Oedipus Rex Characters

The main characters in Oedipus Rex are Oedipus, Jocasta, Teiresias, and Creon.

  • Oedipus is the king of Thebes and the tragic hero of the play. He is the victim of a curse that leads him to kill his father, Laius, and marry his mother. Once he realizes his true identity, Oedipus blinds himself and goes into exile.
  • Jocasta is Oedipus's wife and mother, as well as the mother to his children. When she realizes the truth, she hangs herself.
  • Teiresias is a blind prophet who reluctantly reveals Oedipus’s identity.
  • Creon, Jocasta’s brother, delivers a prophecy stating that Laius’s murderer must be exiled.


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Oedipus is often considered the quintessential Aristotelian tragic hero. In Oedipus Rex, he begins the play at a high point as the benevolent and beloved King of Thebes. However, at the end of the play, he blinds himself and prepares to enter into a self-imposed exile. Oedipus is destroyed by the knowledge that he has killed his father and married his mother. Oedipus remains a compelling and tragic figure because he does not realize his mistakes until it is too late. The true tragedy of his fall is that he bears minimal fault but must carry all the blame. (Read extended character analysis of Oedipus.)


Jocasta is the Queen of the city of Thebes and Creon’s sister. She is also Oedipus’s mother and wife, though neither she nor Oedipus knows this until too late. Just as Oedipus suffers a tragic downfall, so does Jocasta. However, unlike Oedipus, Jocasta attempts to shroud herself in ignorance. She cautions Oedipus against trusting oracles and pursuing knowledge. She wholeheartedly believes that her and King Laius’s painful decision to send the baby Oedipus away circumvented the prophecy. making the fulfillment of the prophecy all the more tragic. (Read extended character analysis of Jocasta.)


Teiresias, also spelled "Tiresias" in some translations, is a blind prophet of Apollo, called to Thebes by Oedipus in the hopes that he will reveal who murdered King Laius. Teiresias refuses to reveal the murderer’s identity. This frustrates Oedipus, who then accuses Teiresias of treason and mock his blindness. In response, Teiresias tells Oedipus that Oedipus will regret pursuing this knowledge. He also predicts Oedipus’s blinding and exile. (Read extended character analysis of Teiresias.)


Creon features in each story of the Sophocles's Oedipus Trilogy: Oedipus Rex, Oedipus at Colonus, and Antigone. Creon is Jocasta’s brother and Oedipus’s brother-in-law. Oedipus sends him to consult the oracle at Delphi in the hopes of bringing an end to the plague. Upon returning to the city of Thebes, Creon reluctantly tells Oedipus that for the plague to end, King Laius’s murderer must be found and brought to justice. (Read extended character analysis of Creon.)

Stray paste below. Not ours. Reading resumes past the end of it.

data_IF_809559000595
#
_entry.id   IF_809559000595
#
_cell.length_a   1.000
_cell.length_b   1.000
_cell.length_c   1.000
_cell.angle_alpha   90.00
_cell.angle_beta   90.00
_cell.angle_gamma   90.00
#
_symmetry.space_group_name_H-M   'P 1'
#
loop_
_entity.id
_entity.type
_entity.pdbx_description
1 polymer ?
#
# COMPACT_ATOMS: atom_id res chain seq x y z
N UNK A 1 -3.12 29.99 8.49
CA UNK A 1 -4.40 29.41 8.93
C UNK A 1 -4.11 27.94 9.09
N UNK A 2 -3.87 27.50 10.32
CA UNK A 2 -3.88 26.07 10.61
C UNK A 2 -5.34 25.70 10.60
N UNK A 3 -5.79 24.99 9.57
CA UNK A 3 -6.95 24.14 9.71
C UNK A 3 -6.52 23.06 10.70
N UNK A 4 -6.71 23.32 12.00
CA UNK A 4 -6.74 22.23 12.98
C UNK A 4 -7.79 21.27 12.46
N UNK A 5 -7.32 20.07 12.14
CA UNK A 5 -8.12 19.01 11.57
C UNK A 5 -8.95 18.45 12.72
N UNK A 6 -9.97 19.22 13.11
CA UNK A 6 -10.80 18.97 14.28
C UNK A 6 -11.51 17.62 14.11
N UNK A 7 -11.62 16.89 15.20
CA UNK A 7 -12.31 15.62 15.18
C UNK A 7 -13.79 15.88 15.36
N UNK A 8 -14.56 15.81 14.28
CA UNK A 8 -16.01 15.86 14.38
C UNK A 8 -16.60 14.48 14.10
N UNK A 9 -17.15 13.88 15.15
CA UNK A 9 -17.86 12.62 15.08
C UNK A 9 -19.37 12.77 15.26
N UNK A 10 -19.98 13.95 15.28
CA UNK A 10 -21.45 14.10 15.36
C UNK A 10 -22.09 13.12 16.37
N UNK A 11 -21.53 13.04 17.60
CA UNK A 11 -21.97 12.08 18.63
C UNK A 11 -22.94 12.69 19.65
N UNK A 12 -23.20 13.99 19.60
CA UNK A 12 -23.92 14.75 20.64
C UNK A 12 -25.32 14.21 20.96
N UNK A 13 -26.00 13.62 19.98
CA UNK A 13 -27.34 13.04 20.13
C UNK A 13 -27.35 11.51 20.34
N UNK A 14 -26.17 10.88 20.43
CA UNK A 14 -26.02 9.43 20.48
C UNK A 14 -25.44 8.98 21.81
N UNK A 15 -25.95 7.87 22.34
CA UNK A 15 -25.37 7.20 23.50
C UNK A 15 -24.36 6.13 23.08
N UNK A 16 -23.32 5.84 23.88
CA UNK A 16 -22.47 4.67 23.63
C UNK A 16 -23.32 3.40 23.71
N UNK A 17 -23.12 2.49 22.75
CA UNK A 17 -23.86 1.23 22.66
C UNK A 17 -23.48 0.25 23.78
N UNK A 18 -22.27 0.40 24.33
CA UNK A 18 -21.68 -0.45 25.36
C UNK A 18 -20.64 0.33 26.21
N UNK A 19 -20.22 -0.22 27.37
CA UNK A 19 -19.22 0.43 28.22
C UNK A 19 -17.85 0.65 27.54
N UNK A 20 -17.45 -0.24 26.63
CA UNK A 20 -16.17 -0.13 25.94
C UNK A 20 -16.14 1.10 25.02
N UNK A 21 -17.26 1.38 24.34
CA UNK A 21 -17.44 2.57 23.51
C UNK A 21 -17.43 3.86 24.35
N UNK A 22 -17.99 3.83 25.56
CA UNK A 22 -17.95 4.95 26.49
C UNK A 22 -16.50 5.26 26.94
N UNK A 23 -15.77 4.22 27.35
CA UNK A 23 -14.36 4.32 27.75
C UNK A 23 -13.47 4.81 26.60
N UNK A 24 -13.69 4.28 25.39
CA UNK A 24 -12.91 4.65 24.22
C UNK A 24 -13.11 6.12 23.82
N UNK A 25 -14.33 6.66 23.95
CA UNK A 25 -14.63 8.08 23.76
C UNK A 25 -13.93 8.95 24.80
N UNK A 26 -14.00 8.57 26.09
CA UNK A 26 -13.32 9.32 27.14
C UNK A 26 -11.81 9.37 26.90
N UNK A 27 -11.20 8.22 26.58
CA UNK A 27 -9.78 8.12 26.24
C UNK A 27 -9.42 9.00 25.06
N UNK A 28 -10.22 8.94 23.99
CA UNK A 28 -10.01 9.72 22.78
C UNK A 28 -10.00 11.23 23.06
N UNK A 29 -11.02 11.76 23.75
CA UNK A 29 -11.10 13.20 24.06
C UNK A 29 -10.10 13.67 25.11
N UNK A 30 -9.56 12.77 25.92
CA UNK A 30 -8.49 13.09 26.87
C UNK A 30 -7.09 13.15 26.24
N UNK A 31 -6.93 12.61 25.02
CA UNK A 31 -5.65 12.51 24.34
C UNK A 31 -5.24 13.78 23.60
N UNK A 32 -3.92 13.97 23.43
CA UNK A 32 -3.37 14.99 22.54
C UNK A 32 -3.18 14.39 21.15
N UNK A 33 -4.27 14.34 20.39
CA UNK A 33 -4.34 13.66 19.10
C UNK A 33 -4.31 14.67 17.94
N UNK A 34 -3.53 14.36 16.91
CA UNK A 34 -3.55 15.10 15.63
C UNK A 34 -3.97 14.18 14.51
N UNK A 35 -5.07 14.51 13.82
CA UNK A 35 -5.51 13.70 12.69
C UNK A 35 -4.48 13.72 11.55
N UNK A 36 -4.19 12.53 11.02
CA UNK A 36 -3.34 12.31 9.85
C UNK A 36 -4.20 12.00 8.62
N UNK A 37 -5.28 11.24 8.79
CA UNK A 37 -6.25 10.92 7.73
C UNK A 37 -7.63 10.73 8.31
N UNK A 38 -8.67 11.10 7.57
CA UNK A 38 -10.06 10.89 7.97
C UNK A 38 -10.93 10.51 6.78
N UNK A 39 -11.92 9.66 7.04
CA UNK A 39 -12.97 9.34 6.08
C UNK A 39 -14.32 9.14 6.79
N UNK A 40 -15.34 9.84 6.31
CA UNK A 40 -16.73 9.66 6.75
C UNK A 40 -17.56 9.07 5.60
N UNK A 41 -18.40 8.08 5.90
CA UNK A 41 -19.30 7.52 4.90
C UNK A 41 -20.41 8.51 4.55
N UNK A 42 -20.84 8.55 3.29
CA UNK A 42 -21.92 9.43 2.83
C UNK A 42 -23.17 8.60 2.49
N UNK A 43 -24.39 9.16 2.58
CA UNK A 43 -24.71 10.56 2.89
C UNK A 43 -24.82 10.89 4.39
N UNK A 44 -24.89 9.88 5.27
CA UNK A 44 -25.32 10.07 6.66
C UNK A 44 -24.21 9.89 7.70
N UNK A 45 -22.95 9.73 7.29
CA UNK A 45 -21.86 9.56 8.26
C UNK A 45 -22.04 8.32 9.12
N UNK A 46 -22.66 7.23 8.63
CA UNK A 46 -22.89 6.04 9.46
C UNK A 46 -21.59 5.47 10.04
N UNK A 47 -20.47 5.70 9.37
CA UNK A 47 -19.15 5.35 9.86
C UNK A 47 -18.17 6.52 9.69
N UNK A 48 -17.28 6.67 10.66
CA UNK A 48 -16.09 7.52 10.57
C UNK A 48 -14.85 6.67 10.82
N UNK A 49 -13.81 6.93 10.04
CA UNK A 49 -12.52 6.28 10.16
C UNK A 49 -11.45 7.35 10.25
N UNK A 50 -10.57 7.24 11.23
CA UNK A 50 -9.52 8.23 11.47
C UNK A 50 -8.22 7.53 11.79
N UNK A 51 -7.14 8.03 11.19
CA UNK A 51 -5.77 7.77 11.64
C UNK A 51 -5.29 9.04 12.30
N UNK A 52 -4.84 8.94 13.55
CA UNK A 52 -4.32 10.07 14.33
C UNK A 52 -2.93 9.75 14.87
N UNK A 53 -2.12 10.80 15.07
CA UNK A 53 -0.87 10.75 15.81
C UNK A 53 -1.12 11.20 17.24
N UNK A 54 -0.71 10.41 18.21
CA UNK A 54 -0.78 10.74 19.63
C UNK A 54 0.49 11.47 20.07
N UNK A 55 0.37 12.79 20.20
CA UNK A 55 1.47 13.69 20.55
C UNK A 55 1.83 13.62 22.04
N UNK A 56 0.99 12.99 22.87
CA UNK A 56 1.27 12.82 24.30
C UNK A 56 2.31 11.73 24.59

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Choruses are a fixture of Greek tragedies, offering contextual information about the setting and providing audiences with a model for how to react to different events in the play.

The chorus in Oedipus Rex is made up of Theban elders. They respect and revere Oedipus, their king, who saved their city from the Sphinx. After it is revealed that Oedipus killed his father and married his mother, they are horrified but sympathetic. They bemoan Oedipus’s fate and remark on the tragedy of his fall from grace. Their response gives the audience license to pity Oedipus as well.


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The herdsman, or shepherd, of Laius was responsible for saving Oedipus’s life after his parents sent him to the mountain to die. Unable to condemn the child to death, the herdsman unbound Oedipus’s ankles and gave him to the messenger. The messenger then delivered Oedipus to the Corinthian King and Queen.

After learning from the messenger that the Corinthian King Polybos is not his father, Oedipus commands the herdsman to tell his side of the story. After he is threatened with execution, the herdsman reluctantly confirms that Oedipus really is Laius’s son. His testimony proves that Oedipus killed his father and married his mother.


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The first messenger arrives from Corinth and informs Oedipus that King Polybos of Corinth is dead. Oedipus, who believes that Polybos is his father, is briefly relieved that the prophecy seems to have been averted.

However, the messenger reveals that one of Laius’s shepherds gave the infant Oedipus to him before he delivered Oedipus to Polybos. Oedipus, disturbed to learn that Polybos is not his real father, commands the messenger to find the shepherd and convince him to testify to the truth of the messenger’s claims.

Second Messenger

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The second messenger reports Jocasta’s suicide and Oedipus’s subsequent decision to blind himself to the chorus. The second messenger also predicts future woe for Jocasta and Oedipus’s children and announces Oedipus’s return to the stage.

Priest of Zeus

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The priest of Zeus arrives at Oedipus’s palace in order to describe the suffering of the plague-wracked Theban people. He beseeches Oedipus, who saved Thebes once before by solving the riddle of the Sphinx, to help end the plague.

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